This is part of a weekly series introducing readers to individuals who are passionate about our Mid-Valley community.
When Angelica Ceja first moved from Stayton to Aumsville in 2009, she tried to volunteer for every group she could find. None of them responded to her entreaties.
“I signed up to help the Corn Festival every single year. I signed up to help as much as I could and never got called, never got called,” she said.
She didn’t accept the rejection. Now after four years as a city councilor, Ceja, 43, will be sworn in Jan. 9 as Aumsville’s mayor.
Ceja will be the second female mayor in Aumsville history and the first in nearly 100 years, the previous being Stella Seely, who was mayor from 1925 through 1929. Ceja is believed to be the first person of color to hold the position in Aumsville.
“Like when I make a commitment, I really make a commitment,” she said. “I stayed at the (state) hospital for 15 years.”
As mayor, Ceja will oversee city council meetings and help determine policy. The mayor and councilors in Aumsville receive stipends of a few thousand dollars.
Aumsville, located 10 miles east of Salem, was incorporated in 1911. Its current population is estimated at 4,212 by Portland State University. The city is best known for the annual Corn Festival and being hit by a tornado in 2010.
The daughter of farm laborers
Ceja was born in Albany and lived for a time in a migrant labor camp in Jefferson. She later lived in a house in Brooks that she said was so dilapidated that her mother put newspapers in the walls for insulation. The well water was bad, so the family saved milk jugs to fill with water for drinking. She remembers being so hungry that she would eat raw corn she picked out of a field.
“I remember my uncle digging an outhouse for us,” she said. “And that was an improvement.”
She attended Cummings Elementary School, Whiteaker Middle School and dropped out of McNary High School and within a month earned a GED at Chemeketa Community College. After having children, she also enrolled at Corban University.
She went to work at the Oregon State Hospital as a mental health therapy technician and was in that job for 15 years.
But in 2018 Ceja became ill and was off work for four months. Sitting on the couch day after day, she grew bored while doctors figured out what was wrong and she recovered.
At that time, some people in Aumsville voiced their displeasure about the city council’s decision to enact a $12 monthly public safety fee on every resident’s water bill to pay for round-the-clock police. She joined with a group on social media that successfully recalled three city councilors.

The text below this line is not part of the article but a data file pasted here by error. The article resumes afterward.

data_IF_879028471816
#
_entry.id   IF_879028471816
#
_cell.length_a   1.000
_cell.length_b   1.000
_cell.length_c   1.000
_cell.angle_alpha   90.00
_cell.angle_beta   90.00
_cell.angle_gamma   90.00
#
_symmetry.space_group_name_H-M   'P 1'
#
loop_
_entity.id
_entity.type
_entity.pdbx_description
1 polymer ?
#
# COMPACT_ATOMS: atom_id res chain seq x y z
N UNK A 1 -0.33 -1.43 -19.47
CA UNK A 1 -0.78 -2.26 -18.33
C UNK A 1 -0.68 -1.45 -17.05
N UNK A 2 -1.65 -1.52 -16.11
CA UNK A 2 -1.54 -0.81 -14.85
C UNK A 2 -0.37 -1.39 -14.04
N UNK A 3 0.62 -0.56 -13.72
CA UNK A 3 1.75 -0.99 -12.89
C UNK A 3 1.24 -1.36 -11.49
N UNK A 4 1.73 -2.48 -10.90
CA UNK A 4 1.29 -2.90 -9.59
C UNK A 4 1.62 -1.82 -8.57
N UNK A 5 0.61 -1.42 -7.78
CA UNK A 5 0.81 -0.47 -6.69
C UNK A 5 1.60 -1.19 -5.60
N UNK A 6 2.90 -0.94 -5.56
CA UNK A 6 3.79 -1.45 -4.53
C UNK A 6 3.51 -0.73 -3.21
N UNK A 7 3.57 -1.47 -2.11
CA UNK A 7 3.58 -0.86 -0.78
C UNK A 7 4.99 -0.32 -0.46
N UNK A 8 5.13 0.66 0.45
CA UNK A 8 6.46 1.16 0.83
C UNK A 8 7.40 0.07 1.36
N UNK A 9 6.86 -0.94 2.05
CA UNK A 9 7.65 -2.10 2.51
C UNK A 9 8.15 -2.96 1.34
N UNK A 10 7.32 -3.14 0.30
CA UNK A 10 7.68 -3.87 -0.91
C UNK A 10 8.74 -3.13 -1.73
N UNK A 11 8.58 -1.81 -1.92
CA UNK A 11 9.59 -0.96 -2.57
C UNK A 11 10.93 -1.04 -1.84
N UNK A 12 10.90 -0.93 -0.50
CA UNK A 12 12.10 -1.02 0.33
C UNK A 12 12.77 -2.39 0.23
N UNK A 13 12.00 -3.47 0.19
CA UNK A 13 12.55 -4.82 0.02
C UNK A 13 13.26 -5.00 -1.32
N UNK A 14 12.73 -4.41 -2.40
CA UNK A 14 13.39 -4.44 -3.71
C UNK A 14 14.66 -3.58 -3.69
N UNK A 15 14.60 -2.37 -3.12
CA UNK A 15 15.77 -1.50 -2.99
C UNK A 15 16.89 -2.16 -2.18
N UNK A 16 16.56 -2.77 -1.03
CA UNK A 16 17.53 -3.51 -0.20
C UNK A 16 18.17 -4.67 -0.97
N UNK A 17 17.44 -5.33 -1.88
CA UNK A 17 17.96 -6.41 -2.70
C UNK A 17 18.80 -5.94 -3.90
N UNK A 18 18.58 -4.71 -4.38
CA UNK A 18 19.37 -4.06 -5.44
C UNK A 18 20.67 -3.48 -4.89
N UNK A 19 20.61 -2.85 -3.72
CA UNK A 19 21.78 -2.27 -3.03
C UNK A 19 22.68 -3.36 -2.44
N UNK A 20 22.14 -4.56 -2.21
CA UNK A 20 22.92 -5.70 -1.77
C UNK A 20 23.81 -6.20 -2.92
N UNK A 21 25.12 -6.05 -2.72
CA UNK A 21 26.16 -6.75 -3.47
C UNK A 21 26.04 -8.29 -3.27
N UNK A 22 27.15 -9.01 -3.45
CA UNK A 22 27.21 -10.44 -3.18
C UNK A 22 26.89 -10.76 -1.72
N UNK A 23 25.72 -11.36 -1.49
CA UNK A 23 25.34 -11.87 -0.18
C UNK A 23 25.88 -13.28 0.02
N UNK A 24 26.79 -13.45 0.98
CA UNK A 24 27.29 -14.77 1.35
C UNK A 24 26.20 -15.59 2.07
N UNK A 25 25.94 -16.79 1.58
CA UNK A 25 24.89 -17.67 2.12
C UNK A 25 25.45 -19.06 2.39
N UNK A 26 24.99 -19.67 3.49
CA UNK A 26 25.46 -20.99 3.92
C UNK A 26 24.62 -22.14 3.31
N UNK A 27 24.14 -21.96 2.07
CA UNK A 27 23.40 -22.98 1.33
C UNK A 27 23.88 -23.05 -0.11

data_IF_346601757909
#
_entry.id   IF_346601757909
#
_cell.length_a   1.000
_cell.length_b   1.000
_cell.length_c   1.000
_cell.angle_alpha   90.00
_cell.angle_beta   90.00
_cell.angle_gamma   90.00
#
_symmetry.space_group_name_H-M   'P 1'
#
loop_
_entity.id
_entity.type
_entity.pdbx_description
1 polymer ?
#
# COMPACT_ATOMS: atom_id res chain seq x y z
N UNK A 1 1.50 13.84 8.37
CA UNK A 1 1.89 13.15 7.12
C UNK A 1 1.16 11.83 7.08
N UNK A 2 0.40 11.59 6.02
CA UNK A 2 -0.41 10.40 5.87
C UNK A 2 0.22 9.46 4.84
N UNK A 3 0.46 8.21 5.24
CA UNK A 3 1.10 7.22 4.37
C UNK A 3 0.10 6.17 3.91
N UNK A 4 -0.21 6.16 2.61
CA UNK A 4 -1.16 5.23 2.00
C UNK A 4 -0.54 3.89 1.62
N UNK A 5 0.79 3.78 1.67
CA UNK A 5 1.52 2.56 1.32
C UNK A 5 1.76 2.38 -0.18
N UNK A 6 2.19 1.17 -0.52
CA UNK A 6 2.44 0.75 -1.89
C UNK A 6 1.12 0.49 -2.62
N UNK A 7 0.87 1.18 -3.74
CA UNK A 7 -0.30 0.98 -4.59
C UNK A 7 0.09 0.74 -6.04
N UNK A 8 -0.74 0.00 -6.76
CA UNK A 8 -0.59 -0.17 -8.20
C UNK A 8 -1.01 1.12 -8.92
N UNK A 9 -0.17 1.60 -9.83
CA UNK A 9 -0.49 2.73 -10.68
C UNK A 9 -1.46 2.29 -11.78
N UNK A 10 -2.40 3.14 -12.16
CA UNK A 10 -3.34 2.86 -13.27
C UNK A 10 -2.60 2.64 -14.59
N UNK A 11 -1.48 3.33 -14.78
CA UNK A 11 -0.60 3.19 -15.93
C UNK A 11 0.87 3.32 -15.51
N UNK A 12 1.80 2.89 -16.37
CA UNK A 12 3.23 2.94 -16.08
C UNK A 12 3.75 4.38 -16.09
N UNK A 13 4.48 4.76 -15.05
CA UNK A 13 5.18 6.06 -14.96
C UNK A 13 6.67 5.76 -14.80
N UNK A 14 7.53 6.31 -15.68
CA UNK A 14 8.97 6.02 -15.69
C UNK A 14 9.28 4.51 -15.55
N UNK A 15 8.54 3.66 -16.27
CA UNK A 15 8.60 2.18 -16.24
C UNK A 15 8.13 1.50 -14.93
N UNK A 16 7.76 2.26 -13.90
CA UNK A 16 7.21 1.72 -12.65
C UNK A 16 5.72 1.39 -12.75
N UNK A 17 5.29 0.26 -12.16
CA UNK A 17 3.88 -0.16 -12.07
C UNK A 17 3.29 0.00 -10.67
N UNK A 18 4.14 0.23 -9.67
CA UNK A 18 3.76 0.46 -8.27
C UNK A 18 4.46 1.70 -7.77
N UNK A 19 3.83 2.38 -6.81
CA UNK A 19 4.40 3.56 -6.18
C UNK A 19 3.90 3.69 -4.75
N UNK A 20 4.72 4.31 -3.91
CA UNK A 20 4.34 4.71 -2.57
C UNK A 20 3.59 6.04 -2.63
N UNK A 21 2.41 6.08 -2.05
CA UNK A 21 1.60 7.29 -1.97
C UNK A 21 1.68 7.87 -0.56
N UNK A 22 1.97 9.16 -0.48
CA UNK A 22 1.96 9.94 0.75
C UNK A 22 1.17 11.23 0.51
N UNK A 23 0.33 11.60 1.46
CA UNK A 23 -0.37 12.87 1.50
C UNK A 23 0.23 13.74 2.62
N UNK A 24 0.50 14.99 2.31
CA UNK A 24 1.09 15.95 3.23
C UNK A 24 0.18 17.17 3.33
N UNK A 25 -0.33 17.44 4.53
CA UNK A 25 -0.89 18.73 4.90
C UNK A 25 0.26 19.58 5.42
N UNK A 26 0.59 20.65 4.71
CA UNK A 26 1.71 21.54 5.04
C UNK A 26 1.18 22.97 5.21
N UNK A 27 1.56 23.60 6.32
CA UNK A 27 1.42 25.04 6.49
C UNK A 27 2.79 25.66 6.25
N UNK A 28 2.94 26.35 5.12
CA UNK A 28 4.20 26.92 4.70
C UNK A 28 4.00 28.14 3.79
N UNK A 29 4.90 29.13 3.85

While most people were asking why the money was being charged, Ceja asked why the city didn’t have a bilingual police officer. She asked why the city newsletter wasn’t printed in Spanish.
She applied to be appointed to fill one of the council openings, but was not selected. Then in 2018, she was elected to a four-year term as a city councilor.
When Mayor Derek Clevenger decided to run for state representative this year (he later withdrew from that race) in the November election, it opened the door for Ceja to run for mayor.
Ceja was the only candidate who filed for mayor, and won the election.
Aumsville as the city from ‘Footloose’
Now an organizer for SEIU Local 503 representing workers at the state hospital, Ceja said she has learned a lot from working for the state, and some of that will transfer to the mayoral position.
“I really had to think about the work I love doing for social justice work, and community organization vs. am I happy working the floor at the state hospital,” she said.
She jokes that Aumsville has the feel of the city from “Footloose.”
When Ceja was trying to put on a quinceanera for her daughter a few years ago, she said she had to call city administrator Ron Harding to get a determination. She wanted to have dancing lessons for the 26 children involved and wanted to hold them in the covered area at Porter-Boone Park in Aumsville.
When the property was deeded over to the city decades ago, one of the two stipulations was that a dance hall couldn’t be built there (the other is alcohol can’t be consumed there).
The answer came back that it was fine to have the dance lessons.
That’s the kind of town she will be mayor of.
Ceja said her priorities as mayor including growth in the industrial area along Highway 22 and developing Main Street.
“Those are more the motivators to me than the title,” Ceja said.
If you have an idea for someone we should profile for this series, email Statesman Journal senior news editor Alia Beard Rau at firstname.lastname@example.org.
Bill Poehler covers Marion County for the Statesman Journal. Contact him at bpoehler@StatesmanJournal.com